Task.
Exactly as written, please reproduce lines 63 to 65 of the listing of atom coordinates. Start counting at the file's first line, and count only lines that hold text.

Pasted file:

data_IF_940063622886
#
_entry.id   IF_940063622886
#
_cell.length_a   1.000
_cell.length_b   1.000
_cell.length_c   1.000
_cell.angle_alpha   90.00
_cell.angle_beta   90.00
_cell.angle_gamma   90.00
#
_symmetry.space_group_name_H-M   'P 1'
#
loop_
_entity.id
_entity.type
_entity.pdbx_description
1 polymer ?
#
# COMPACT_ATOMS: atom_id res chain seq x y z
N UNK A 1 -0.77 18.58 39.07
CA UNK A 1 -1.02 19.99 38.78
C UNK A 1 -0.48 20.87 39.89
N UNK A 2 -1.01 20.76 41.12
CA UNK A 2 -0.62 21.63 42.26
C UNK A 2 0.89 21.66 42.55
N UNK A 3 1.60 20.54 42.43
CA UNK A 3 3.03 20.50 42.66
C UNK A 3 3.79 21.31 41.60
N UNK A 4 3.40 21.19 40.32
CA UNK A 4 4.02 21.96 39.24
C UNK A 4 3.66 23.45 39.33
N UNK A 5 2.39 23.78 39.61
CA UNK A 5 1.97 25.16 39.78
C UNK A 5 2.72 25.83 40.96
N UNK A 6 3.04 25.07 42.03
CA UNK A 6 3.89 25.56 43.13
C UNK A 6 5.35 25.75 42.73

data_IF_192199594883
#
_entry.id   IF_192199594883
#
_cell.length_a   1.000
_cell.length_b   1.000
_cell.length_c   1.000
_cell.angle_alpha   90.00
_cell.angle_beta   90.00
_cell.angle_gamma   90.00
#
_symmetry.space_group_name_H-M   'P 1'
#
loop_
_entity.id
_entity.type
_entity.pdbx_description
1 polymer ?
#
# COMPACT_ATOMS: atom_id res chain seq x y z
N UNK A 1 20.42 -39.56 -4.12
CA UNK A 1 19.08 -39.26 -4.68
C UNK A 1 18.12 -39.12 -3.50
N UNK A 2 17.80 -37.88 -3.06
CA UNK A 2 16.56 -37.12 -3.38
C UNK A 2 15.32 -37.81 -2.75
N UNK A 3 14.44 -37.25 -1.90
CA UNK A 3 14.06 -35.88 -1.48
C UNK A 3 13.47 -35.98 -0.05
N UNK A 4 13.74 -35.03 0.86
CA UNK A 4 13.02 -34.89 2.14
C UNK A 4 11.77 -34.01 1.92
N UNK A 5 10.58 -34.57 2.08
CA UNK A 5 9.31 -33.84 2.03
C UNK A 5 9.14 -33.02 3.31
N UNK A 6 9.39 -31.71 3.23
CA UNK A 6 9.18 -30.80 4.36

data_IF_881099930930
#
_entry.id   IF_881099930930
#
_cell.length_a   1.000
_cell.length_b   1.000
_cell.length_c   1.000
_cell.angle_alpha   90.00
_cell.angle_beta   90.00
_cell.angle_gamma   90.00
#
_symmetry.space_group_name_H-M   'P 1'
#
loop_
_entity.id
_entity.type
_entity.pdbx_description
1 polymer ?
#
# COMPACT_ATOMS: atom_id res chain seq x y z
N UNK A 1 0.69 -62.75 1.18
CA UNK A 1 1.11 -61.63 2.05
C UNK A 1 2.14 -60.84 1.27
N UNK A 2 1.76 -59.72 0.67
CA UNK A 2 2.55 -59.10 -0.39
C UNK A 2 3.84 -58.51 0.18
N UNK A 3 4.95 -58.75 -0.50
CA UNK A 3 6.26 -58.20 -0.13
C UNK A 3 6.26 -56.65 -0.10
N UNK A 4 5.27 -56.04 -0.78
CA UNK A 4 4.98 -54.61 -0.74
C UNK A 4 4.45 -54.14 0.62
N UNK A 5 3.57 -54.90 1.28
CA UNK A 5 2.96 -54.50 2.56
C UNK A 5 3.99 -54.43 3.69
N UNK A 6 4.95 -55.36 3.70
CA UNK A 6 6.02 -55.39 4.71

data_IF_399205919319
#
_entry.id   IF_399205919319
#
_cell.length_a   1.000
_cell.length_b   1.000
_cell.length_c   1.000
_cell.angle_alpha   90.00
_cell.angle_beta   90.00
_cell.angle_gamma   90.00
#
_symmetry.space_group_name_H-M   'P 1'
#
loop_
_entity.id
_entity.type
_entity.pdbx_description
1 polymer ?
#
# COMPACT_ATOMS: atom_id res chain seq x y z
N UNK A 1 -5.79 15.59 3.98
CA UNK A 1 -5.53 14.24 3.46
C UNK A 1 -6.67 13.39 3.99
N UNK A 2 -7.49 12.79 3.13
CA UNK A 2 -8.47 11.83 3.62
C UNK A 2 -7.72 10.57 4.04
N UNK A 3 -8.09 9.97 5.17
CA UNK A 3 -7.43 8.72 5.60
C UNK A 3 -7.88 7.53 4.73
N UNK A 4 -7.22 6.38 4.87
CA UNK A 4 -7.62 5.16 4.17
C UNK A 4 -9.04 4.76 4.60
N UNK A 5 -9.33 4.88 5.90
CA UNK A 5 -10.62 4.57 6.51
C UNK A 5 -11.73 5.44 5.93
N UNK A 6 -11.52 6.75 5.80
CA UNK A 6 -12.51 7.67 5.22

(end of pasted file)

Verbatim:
CA UNK A 2 16.56 -37.12 -3.38
C UNK A 2 15.32 -37.81 -2.75
N UNK A 3 14.44 -37.25 -1.90